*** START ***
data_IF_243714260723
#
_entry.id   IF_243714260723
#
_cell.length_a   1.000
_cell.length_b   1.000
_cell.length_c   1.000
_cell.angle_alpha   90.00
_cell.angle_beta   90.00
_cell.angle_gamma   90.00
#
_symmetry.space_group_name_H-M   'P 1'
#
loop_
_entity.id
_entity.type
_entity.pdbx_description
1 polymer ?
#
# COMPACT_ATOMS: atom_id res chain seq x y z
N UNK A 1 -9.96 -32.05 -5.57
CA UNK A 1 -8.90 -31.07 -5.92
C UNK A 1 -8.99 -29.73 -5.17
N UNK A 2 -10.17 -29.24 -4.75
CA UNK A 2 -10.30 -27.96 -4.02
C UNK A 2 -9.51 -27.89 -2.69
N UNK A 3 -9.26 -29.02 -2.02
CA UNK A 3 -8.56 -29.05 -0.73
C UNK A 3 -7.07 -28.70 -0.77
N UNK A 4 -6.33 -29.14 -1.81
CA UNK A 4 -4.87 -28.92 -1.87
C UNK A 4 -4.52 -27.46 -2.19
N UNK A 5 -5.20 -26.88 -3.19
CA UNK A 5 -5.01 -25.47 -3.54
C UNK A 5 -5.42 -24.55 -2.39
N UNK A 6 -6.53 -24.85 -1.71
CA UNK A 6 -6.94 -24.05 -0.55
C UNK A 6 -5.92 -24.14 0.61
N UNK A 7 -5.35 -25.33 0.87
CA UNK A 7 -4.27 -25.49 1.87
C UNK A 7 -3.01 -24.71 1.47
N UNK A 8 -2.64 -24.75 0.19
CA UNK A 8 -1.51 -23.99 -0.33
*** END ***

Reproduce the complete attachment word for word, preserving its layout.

data_IF_243714260723
#
_entry.id   IF_243714260723
#
_cell.length_a   1.000
_cell.length_b   1.000
_cell.length_c   1.000
_cell.angle_alpha   90.00
_cell.angle_beta   90.00
_cell.angle_gamma   90.00
#
_symmetry.space_group_name_H-M   'P 1'
#
loop_
_entity.id
_entity.type
_entity.pdbx_description
1 polymer ?
#
# COMPACT_ATOMS: atom_id res chain seq x y z
N UNK A 1 -9.96 -32.05 -5.57
CA UNK A 1 -8.90 -31.07 -5.92
C UNK A 1 -8.99 -29.73 -5.17
N UNK A 2 -10.17 -29.24 -4.75
CA UNK A 2 -10.30 -27.96 -4.02
C UNK A 2 -9.51 -27.89 -2.69
N UNK A 3 -9.26 -29.02 -2.02
CA UNK A 3 -8.56 -29.05 -0.73
C UNK A 3 -7.07 -28.70 -0.77
N UNK A 4 -6.33 -29.14 -1.81
CA UNK A 4 -4.87 -28.92 -1.87
C UNK A 4 -4.52 -27.46 -2.19
N UNK A 5 -5.20 -26.88 -3.19
CA UNK A 5 -5.01 -25.47 -3.54
C UNK A 5 -5.42 -24.55 -2.39
N UNK A 6 -6.53 -24.85 -1.71
CA UNK A 6 -6.94 -24.05 -0.55
C UNK A 6 -5.92 -24.14 0.61
N UNK A 7 -5.35 -25.33 0.87
CA UNK A 7 -4.27 -25.49 1.87
C UNK A 7 -3.01 -24.71 1.47
N UNK A 8 -2.64 -24.75 0.19
CA UNK A 8 -1.51 -23.99 -0.33